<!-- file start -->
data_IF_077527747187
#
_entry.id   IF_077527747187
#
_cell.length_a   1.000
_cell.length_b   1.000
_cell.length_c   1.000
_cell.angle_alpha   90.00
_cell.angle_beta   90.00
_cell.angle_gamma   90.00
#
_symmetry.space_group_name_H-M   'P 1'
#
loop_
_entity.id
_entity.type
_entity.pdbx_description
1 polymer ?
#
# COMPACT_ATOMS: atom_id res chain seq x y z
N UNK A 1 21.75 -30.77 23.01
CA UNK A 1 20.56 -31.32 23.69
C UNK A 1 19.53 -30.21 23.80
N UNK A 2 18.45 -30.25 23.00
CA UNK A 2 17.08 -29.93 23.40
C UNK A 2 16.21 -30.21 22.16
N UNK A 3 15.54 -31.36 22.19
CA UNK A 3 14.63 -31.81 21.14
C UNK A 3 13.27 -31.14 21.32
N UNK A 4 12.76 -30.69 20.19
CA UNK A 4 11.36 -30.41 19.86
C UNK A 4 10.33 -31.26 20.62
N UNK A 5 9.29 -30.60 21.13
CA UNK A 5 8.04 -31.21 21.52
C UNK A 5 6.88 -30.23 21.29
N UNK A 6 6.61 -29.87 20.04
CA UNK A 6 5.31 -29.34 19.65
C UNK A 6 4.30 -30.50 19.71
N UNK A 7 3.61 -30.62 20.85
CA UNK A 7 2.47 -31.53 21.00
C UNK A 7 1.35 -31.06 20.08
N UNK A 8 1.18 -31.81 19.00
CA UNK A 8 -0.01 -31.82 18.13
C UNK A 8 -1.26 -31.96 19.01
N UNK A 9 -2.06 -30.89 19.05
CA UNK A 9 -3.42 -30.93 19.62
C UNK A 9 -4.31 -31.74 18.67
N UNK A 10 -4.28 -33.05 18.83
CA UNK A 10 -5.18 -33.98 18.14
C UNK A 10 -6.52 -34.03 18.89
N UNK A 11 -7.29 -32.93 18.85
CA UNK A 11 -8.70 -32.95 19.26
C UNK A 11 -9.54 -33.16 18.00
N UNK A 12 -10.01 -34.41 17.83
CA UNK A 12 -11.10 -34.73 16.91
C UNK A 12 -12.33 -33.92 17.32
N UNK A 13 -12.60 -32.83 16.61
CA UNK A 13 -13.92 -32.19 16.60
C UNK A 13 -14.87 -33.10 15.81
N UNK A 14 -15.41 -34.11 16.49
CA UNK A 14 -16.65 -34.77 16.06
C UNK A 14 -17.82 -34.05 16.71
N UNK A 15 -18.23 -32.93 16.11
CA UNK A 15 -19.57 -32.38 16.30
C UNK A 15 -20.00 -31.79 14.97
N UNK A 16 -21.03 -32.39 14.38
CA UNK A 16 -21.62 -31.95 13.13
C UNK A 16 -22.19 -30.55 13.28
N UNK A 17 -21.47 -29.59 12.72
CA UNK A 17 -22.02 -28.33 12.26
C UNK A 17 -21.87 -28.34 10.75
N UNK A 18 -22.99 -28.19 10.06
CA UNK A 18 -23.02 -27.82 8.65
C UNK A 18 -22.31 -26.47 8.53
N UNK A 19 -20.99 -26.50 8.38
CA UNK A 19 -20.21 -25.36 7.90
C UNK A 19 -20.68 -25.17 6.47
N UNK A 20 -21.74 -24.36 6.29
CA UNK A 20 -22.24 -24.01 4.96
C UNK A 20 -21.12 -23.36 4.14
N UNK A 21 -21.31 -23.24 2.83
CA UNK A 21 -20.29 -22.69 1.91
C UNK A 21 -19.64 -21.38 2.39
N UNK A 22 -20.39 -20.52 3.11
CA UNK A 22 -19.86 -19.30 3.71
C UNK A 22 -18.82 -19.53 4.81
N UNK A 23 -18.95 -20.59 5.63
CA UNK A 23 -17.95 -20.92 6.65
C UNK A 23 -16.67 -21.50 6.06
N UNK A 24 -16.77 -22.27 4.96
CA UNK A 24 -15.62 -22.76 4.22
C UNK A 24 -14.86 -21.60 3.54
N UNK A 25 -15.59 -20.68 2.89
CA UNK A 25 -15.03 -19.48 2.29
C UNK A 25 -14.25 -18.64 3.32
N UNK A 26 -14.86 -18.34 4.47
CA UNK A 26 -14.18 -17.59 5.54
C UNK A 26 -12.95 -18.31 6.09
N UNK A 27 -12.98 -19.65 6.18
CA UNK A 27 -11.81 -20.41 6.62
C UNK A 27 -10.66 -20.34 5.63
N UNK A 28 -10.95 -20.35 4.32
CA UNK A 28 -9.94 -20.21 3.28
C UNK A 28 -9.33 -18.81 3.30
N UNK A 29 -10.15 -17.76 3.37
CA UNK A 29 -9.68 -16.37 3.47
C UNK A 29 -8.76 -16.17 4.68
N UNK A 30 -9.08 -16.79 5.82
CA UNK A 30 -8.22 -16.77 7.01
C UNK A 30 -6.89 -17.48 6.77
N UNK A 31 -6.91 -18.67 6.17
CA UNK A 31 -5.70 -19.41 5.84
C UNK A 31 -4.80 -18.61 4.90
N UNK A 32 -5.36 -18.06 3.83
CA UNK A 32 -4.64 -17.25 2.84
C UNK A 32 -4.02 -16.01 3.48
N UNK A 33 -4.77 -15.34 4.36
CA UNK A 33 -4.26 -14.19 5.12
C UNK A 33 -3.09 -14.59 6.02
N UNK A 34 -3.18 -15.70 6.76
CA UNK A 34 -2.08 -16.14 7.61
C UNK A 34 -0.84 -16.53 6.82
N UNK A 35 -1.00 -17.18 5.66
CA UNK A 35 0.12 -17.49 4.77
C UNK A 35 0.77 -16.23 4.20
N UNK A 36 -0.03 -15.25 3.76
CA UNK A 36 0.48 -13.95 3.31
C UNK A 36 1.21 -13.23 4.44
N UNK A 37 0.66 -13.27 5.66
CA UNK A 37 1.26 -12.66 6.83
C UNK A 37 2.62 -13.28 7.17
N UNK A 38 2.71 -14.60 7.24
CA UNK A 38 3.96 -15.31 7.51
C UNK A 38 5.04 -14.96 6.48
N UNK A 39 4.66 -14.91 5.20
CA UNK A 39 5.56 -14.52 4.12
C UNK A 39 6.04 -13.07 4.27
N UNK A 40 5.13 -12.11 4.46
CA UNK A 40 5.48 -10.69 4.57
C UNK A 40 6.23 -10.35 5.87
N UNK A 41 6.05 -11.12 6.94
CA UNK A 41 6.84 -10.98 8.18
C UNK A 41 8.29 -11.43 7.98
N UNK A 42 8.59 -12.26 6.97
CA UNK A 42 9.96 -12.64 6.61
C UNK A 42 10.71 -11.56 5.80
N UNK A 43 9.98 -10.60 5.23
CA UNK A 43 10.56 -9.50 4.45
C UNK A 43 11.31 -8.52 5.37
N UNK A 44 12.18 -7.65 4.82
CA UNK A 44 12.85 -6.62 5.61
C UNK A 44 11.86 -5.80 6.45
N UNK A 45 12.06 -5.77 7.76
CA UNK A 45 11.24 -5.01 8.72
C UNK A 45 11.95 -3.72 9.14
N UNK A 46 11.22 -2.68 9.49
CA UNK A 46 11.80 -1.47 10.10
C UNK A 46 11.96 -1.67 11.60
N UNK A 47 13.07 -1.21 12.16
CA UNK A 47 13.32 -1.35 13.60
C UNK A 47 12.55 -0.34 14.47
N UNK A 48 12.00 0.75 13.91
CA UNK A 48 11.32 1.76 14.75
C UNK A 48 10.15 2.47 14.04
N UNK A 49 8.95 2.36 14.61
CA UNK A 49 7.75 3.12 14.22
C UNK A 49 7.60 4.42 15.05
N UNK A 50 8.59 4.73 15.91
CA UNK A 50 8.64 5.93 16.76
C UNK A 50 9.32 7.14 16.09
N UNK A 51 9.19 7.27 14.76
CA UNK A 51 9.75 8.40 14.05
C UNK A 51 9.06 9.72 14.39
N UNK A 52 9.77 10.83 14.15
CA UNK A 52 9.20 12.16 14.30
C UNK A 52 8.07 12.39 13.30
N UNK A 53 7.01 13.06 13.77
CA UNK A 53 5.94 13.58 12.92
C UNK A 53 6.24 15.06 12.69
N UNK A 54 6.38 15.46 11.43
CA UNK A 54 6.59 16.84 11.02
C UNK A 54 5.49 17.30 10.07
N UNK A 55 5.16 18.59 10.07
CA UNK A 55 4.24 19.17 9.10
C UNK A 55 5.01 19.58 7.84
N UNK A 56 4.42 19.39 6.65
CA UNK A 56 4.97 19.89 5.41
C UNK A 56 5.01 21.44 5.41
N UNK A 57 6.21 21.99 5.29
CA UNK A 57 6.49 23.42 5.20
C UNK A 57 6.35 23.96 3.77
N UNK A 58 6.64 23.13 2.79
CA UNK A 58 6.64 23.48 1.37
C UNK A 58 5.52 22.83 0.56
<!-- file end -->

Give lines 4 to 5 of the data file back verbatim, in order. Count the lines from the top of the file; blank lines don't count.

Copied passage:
#
_cell.length_a   1.000